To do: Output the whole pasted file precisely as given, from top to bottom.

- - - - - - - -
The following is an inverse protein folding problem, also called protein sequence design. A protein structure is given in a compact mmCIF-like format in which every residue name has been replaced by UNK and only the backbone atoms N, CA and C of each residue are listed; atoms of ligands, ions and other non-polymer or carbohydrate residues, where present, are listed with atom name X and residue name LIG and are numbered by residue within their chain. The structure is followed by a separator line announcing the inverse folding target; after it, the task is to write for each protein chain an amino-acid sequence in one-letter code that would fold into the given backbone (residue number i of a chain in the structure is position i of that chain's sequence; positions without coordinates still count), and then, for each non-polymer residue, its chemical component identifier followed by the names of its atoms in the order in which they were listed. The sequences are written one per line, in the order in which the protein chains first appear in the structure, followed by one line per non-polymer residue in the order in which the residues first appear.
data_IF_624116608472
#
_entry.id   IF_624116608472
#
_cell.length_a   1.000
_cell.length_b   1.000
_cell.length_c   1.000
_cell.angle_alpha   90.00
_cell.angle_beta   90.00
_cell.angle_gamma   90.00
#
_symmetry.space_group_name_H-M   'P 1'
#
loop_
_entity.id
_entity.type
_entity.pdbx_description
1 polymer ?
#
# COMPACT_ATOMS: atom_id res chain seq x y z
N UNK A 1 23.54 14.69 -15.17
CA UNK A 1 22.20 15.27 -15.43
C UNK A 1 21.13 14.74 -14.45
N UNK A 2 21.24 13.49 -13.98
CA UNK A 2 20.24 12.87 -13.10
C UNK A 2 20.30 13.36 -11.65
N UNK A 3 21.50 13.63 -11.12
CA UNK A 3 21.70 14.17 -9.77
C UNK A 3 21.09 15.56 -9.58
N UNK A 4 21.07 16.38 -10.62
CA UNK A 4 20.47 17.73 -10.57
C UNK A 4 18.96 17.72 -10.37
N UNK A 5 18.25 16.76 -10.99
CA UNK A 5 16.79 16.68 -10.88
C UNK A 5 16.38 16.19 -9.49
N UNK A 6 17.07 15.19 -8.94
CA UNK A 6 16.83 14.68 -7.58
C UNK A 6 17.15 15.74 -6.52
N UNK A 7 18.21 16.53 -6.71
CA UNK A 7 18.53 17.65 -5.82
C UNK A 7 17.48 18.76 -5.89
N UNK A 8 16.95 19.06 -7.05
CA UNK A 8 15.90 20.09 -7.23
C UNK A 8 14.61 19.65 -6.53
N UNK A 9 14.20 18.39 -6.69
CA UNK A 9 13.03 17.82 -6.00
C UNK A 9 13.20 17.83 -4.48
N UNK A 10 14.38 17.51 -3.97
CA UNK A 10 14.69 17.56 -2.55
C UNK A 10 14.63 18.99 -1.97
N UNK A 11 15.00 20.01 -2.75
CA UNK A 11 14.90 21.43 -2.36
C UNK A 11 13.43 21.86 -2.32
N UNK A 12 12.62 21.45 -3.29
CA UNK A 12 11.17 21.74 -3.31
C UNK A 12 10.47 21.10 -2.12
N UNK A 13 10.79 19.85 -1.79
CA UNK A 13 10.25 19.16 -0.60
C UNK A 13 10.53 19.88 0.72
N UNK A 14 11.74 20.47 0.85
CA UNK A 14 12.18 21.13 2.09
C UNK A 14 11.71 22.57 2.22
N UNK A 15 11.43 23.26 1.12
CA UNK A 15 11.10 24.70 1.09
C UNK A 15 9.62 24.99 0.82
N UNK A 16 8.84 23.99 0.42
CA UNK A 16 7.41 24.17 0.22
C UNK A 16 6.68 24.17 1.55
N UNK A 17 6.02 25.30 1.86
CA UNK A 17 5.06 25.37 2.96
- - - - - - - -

The following is an inverse protein folding problem, also called protein sequence design. A protein structure is given in a compact mmCIF-like format in which every residue name has been replaced by UNK and only the backbone atoms N, CA and C of each residue are listed; atoms of ligands, ions and other non-polymer or carbohydrate residues, where present, are listed with atom name X and residue name LIG and are numbered by residue within their chain. The structure is followed by a separator line announcing the inverse folding target; after it, the task is to write for each protein chain an amino-acid sequence in one-letter code that would fold into the given backbone (residue number i of a chain in the structure is position i of that chain's sequence; positions without coordinates still count), and then, for each non-polymer residue, its chemical component identifier followed by the names of its atoms in the order in which they were listed. The sequences are written one per line, in the order in which the protein chains first appear in the structure, followed by one line per non-polymer residue in the order in which the residues first appear.
data_IF_624116608472
#
_entry.id   IF_624116608472
#
_cell.length_a   1.000
_cell.length_b   1.000
_cell.length_c   1.000
_cell.angle_alpha   90.00
_cell.angle_beta   90.00
_cell.angle_gamma   90.00
#
_symmetry.space_group_name_H-M   'P 1'
#
loop_
_entity.id
_entity.type
_entity.pdbx_description
1 polymer ?
#
# COMPACT_ATOMS: atom_id res chain seq x y z
N UNK A 1 23.54 14.69 -15.17
CA UNK A 1 22.20 15.27 -15.43
C UNK A 1 21.13 14.74 -14.45
N UNK A 2 21.24 13.49 -13.98
CA UNK A 2 20.24 12.87 -13.10
C UNK A 2 20.30 13.36 -11.65
N UNK A 3 21.50 13.63 -11.12
CA UNK A 3 21.70 14.17 -9.77
C UNK A 3 21.09 15.56 -9.58
N UNK A 4 21.07 16.38 -10.62
CA UNK A 4 20.47 17.73 -10.57
C UNK A 4 18.96 17.72 -10.37
N UNK A 5 18.25 16.76 -10.99
CA UNK A 5 16.79 16.68 -10.88
C UNK A 5 16.38 16.19 -9.49
N UNK A 6 17.07 15.19 -8.94
CA UNK A 6 16.83 14.68 -7.58
C UNK A 6 17.15 15.74 -6.52
N UNK A 7 18.21 16.53 -6.71
CA UNK A 7 18.53 17.65 -5.82
C UNK A 7 17.48 18.76 -5.89
N UNK A 8 16.95 19.06 -7.05
CA UNK A 8 15.90 20.09 -7.23
C UNK A 8 14.61 19.65 -6.53
N UNK A 9 14.20 18.39 -6.69
CA UNK A 9 13.03 17.82 -6.00
C UNK A 9 13.20 17.83 -4.48
N UNK A 10 14.38 17.51 -3.97
CA UNK A 10 14.69 17.56 -2.55
C UNK A 10 14.63 18.99 -1.97
N UNK A 11 15.00 20.01 -2.75
CA UNK A 11 14.90 21.43 -2.36
C UNK A 11 13.43 21.86 -2.32
N UNK A 12 12.62 21.45 -3.29
CA UNK A 12 11.17 21.74 -3.31
C UNK A 12 10.47 21.10 -2.12
N UNK A 13 10.79 19.85 -1.79
CA UNK A 13 10.25 19.16 -0.60
C UNK A 13 10.53 19.88 0.72
N UNK A 14 11.74 20.47 0.85
CA UNK A 14 12.18 21.13 2.09
C UNK A 14 11.71 22.57 2.22
N UNK A 15 11.43 23.26 1.12
CA UNK A 15 11.10 24.70 1.09
C UNK A 15 9.62 24.99 0.82
N UNK A 16 8.84 23.99 0.42
CA UNK A 16 7.41 24.17 0.22
C UNK A 16 6.68 24.17 1.55
N UNK A 17 6.02 25.30 1.86
CA UNK A 17 5.06 25.37 2.96